South Korea Launches First Rocket Into Space

09/25/2009 05:12 am ET | Updated May 25, 2011

SEOUL, South Korea — South Korea's first rocket launch Tuesday failed to push a satellite into its orbit but the flawed mission may still anger rival North Korea, coming just months after the communist nation's own launch drew international condemnation.

The failure dealt a blow to Seoul's quest to become a regional space power. It comes against the complex backdrop of relations on the Korean peninsula – and recent signs that months of heightened tension over the North's nuclear program may be easing.

Also Tuesday, a South Korean newspaper reported that North Korea has invited top envoys of President Barack Obama for the first nuclear negotiations between the two countries under his presidency, but Washington quickly said it has no plans to send the envoys to Pyongyang.

The North gave no immediate reaction to the rocket launch but has said it will watch to see if the U.S. and regional powers refer the matter to the U.N. Security Council. A launch by North Korea in April was suspected to be a disguised test of long-range missile technology and drew a U.N. rebuke.

The North regarded the reaction as discriminatory, saying it fired a satellite into space, although experts say no such satellite has been detected. The North, unlike the South, is banned from any ballistic activity by Security Council resolutions as part of efforts to eliminate its nuclear and long-range missile programs.

U.S. State Department spokesman Ian Kelly spoke in support of South Korea, saying it has pledged to develop rockets for peaceful purposes only, and that there was no indication the launch was "in any way inconsistent with its international obligations and international commitments."

The launch Tuesday was South Korea's first involving a rocket from its own territory. It was a two-stage Naro rocket whose first stage was designed by Russia. It lifted off from South Korea's space center on Oenaro Island, about 290 miles (465 kilometers) south of Seoul.

The rocket was carrying a domestically built satellite aimed at observing the atmosphere and oceans. A South Korean official said they could not trace the satellite in orbit after it separated from the rocket.

"We could not locate our satellite. It seems that communications with the satellite scheduled on Wednesday are unlikely to happen," Science Ministry official Yum Ki-soo told The Associated Press late Tuesday.

He said South Korean and Russian scientists were analyzing data to try to determine the cause of the failure.

Russia's Interfax-AVN news agency, citing an unidentified Russian space industry source, said the satellite never reached orbit and problems occurred in the South Korean-built second stage of the rocket.

In Moscow, an official at the Russian space agency, Roscosmos, declined to comment on the fate of the satellite. In joint statements, Roscosmos and the state-controlled Khrunichev company, which made the rocket's first stage, said that the first stage of the rocket operated as planned.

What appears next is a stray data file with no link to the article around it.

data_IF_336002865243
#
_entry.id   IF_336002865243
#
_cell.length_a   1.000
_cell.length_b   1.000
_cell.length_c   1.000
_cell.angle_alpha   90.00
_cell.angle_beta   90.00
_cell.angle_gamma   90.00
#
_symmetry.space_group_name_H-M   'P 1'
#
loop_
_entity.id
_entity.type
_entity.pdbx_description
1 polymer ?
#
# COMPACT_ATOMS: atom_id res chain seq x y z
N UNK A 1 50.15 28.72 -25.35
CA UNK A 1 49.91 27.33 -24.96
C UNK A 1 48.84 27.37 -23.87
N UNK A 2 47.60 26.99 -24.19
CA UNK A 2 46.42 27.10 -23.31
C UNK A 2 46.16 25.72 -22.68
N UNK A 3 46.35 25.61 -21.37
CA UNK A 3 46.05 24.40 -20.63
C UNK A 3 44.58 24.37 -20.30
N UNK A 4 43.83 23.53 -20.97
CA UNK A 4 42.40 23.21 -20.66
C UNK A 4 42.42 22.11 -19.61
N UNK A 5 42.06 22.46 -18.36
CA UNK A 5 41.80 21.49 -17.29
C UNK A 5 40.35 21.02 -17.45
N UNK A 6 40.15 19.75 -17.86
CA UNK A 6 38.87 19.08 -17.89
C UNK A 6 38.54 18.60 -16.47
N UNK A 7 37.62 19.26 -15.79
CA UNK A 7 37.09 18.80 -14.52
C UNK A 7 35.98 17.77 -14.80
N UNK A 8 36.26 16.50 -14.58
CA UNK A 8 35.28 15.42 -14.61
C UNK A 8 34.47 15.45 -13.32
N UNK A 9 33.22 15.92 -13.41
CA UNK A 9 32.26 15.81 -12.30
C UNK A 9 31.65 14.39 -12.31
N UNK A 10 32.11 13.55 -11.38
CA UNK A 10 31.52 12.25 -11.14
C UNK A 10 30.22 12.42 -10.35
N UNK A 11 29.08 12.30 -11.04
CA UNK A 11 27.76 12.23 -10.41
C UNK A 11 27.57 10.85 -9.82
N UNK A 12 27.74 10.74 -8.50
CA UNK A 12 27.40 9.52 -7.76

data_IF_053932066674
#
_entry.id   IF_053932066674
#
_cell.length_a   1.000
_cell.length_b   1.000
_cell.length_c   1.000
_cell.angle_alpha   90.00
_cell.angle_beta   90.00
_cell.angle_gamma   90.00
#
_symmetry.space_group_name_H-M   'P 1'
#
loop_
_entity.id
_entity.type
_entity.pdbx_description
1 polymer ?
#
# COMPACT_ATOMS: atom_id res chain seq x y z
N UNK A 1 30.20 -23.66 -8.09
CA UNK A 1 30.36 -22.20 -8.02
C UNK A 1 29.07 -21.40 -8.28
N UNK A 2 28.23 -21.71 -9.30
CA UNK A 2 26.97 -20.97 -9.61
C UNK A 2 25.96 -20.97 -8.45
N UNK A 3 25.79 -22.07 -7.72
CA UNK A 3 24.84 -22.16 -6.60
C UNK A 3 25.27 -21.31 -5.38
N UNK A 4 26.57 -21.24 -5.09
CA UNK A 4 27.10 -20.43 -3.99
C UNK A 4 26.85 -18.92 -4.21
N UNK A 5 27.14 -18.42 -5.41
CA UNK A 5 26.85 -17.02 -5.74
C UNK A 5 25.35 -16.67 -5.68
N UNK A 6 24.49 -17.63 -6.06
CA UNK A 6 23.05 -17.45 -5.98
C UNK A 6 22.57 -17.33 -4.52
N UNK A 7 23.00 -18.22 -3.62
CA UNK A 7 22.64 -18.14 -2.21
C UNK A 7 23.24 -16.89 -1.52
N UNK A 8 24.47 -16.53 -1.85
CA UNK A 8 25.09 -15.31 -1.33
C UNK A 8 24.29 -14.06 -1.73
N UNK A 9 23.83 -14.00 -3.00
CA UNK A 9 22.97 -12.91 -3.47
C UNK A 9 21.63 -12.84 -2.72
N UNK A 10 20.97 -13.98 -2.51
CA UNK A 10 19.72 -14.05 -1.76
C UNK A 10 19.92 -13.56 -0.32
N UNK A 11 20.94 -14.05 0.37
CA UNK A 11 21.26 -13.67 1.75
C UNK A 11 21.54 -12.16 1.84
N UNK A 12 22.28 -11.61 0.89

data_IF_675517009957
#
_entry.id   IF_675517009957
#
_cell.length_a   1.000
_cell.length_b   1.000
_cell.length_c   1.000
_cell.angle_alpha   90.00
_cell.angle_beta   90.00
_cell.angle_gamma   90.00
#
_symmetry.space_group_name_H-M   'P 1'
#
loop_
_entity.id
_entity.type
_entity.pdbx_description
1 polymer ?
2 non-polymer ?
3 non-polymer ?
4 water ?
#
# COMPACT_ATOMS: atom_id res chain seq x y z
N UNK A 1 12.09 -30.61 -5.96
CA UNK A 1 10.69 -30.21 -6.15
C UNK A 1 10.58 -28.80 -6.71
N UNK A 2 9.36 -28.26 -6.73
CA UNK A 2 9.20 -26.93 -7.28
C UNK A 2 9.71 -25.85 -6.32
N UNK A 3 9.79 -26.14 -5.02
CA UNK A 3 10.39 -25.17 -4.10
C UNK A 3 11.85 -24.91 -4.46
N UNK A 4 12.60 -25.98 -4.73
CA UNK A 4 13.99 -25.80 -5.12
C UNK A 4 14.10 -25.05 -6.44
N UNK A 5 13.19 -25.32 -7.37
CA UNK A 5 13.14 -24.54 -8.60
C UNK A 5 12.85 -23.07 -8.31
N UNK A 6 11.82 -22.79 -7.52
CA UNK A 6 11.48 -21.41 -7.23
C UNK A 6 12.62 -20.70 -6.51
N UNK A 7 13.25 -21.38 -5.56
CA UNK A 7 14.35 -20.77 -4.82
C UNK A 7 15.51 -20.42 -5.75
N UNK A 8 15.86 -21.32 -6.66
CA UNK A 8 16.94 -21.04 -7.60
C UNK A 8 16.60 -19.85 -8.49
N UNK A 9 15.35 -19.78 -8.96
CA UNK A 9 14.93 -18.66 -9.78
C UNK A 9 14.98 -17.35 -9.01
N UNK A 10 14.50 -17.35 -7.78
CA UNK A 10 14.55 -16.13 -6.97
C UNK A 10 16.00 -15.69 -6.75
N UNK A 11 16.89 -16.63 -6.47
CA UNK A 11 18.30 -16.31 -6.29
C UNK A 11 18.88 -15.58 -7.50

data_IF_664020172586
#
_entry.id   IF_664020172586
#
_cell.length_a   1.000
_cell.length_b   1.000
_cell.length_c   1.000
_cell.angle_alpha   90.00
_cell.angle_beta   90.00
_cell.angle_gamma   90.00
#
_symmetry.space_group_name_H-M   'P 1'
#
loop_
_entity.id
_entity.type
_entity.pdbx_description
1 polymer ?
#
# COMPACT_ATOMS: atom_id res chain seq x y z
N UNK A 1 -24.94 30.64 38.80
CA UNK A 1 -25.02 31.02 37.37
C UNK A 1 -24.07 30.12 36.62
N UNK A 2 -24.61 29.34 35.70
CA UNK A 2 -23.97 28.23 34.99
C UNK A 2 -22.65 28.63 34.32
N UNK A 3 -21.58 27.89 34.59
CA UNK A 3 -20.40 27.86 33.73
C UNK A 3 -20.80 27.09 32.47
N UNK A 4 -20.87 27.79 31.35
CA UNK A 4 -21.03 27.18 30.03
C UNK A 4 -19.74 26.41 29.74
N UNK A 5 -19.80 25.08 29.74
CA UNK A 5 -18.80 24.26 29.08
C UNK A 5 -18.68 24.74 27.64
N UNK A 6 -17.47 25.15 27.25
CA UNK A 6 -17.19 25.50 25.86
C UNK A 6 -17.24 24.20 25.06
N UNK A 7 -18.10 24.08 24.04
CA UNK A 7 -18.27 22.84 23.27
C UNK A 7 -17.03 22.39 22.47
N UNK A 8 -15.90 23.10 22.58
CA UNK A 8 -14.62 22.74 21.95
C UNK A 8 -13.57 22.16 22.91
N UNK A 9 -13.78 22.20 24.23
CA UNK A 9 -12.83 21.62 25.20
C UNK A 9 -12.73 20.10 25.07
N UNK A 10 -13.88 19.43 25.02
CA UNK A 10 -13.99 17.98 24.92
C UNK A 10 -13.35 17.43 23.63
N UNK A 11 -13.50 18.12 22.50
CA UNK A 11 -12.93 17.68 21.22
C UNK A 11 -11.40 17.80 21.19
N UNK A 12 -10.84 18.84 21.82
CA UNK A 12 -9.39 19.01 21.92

South Korean President Lee Myung-bak called the launch a "half success."

"We must further strive to realize the dream of becoming a space power," Lee said, according to his office. Among Asian countries, China has conducted a manned space flight, and Japan and India have also sent rockets carrying satellites into space.

North Korea said it would be "watching closely" for the international response to Seoul's launch after its own launch drew what it maintains was unfair international condemnation.

South Korean officials said it is inappropriate to compare their launch with the North's because Seoul's is for peaceful purposes, in accordance with its membership in international treaties, and was carried out with transparency.

"We've been doing this openly," Defense Ministry spokesman Won Tae-jae told reporters.

Kim Tae-woo, a senior analyst of the Korea Institute for Defense Analyses, said that despite the North's stance, Tuesday's launch is unlikely to have major implications on inter-Korean relations.

In recent weeks, the North has become markedly more conciliatory toward both the United States and South Korea.

Earlier this month, it freed two American journalists following a trip to Pyongyang by former President Bill Clinton. It has also freed a South Korean detainee, agreed to lift restrictions on border crossings with the South and resume suspended inter-Korean projects in industry and tourism.

Pyongyang also reportedly invited U.S. envoys for talks on its nuclear program. The invitation was extended to Stephen Bosworth, special envoy to North Korea, and nuclear negotiator Sung Kim, Seoul's JoongAng Ilbo daily reported.

But in Washington, spokesman Kelly said Tuesday that neither Bosworth nor Sung Kim has plans to go to North Korea. He would not say explicitly whether any North Korean invitation was received.

Pyongyang has long sought direct negotiations with Washington about its nuclear program and other issues. The U.S. says it is willing to talk bilaterally to Pyongyang, but only within the framework of six-party talks involving the two Koreas, the U.S., China, Russia and Japan, which North Korea withdrew from in April.


Associated Press writers Jae-soon Chang and Hyung-jin Kim in Seoul, Jin-man Lee in Goheung, South Korea, Steve Gutterman in Moscow and Matthew Lee in Washington contributed to this report.